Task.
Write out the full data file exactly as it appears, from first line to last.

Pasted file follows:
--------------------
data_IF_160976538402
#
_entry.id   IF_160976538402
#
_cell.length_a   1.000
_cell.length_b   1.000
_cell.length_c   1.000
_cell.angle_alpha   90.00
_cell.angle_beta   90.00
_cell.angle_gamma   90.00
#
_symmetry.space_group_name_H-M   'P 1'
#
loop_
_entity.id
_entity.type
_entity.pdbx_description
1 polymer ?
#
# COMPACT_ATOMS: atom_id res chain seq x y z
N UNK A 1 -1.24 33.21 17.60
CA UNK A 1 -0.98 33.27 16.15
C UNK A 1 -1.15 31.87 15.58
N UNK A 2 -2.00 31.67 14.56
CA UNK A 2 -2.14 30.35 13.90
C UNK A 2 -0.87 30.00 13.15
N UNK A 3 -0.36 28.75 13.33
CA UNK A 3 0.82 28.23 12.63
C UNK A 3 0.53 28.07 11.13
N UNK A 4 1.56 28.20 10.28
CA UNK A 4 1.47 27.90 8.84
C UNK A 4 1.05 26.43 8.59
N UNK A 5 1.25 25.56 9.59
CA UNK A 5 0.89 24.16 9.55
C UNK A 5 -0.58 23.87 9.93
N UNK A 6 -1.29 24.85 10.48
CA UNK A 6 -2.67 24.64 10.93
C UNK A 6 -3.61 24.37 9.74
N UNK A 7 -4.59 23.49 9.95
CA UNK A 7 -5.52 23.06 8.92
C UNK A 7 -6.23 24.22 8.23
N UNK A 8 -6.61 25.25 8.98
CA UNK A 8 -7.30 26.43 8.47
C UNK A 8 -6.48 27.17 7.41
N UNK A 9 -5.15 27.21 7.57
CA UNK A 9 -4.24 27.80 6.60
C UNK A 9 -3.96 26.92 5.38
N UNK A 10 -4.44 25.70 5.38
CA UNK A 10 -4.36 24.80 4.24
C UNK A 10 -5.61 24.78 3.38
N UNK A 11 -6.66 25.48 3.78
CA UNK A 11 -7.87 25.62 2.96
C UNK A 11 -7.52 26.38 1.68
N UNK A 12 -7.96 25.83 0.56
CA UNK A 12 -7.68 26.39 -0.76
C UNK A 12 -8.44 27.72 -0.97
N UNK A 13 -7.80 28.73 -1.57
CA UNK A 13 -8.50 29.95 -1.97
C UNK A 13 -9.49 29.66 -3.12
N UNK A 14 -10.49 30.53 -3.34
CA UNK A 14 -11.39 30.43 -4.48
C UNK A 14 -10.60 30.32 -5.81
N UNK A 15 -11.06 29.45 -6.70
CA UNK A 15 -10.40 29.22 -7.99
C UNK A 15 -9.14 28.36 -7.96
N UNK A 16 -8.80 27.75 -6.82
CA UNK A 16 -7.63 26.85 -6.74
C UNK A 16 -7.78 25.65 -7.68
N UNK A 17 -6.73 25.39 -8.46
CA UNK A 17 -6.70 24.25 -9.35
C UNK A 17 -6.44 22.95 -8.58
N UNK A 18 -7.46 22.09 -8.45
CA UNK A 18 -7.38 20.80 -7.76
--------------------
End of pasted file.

data_IF_160976538402
#
_entry.id   IF_160976538402
#
_cell.length_a   1.000
_cell.length_b   1.000
_cell.length_c   1.000
_cell.angle_alpha   90.00
_cell.angle_beta   90.00
_cell.angle_gamma   90.00
#
_symmetry.space_group_name_H-M   'P 1'
#
loop_
_entity.id
_entity.type
_entity.pdbx_description
1 polymer ?
#
# COMPACT_ATOMS: atom_id res chain seq x y z
N UNK A 1 -1.24 33.21 17.60
CA UNK A 1 -0.98 33.27 16.15
C UNK A 1 -1.15 31.87 15.58
N UNK A 2 -2.00 31.67 14.56
CA UNK A 2 -2.14 30.35 13.90
C UNK A 2 -0.87 30.00 13.15
N UNK A 3 -0.36 28.75 13.33
CA UNK A 3 0.82 28.23 12.63
C UNK A 3 0.53 28.07 11.13
N UNK A 4 1.56 28.20 10.28
CA UNK A 4 1.47 27.90 8.84
C UNK A 4 1.05 26.43 8.59
N UNK A 5 1.25 25.56 9.59
CA UNK A 5 0.89 24.16 9.55
C UNK A 5 -0.58 23.87 9.93
N UNK A 6 -1.29 24.85 10.48
CA UNK A 6 -2.67 24.64 10.93
C UNK A 6 -3.61 24.37 9.74
N UNK A 7 -4.59 23.49 9.95
CA UNK A 7 -5.52 23.06 8.92
C UNK A 7 -6.23 24.22 8.23
N UNK A 8 -6.61 25.25 8.98
CA UNK A 8 -7.30 26.43 8.47
C UNK A 8 -6.48 27.17 7.41
N UNK A 9 -5.15 27.21 7.57
CA UNK A 9 -4.24 27.80 6.60
C UNK A 9 -3.96 26.92 5.38
N UNK A 10 -4.44 25.70 5.38
CA UNK A 10 -4.36 24.80 4.24
C UNK A 10 -5.61 24.78 3.38
N UNK A 11 -6.66 25.48 3.78
CA UNK A 11 -7.87 25.62 2.96
C UNK A 11 -7.52 26.38 1.68
N UNK A 12 -7.96 25.83 0.56
CA UNK A 12 -7.68 26.39 -0.76
C UNK A 12 -8.44 27.72 -0.97
N UNK A 13 -7.80 28.73 -1.57
CA UNK A 13 -8.50 29.95 -1.97
C UNK A 13 -9.49 29.66 -3.12
N UNK A 14 -10.49 30.53 -3.34
CA UNK A 14 -11.39 30.43 -4.48
C UNK A 14 -10.60 30.32 -5.81
N UNK A 15 -11.06 29.45 -6.70
CA UNK A 15 -10.40 29.22 -7.99
C UNK A 15 -9.14 28.36 -7.96
N UNK A 16 -8.80 27.75 -6.82
CA UNK A 16 -7.63 26.85 -6.74
C UNK A 16 -7.78 25.65 -7.68
N UNK A 17 -6.73 25.39 -8.46
CA UNK A 17 -6.70 24.25 -9.35
C UNK A 17 -6.44 22.95 -8.58
N UNK A 18 -7.46 22.09 -8.45
CA UNK A 18 -7.38 20.80 -7.76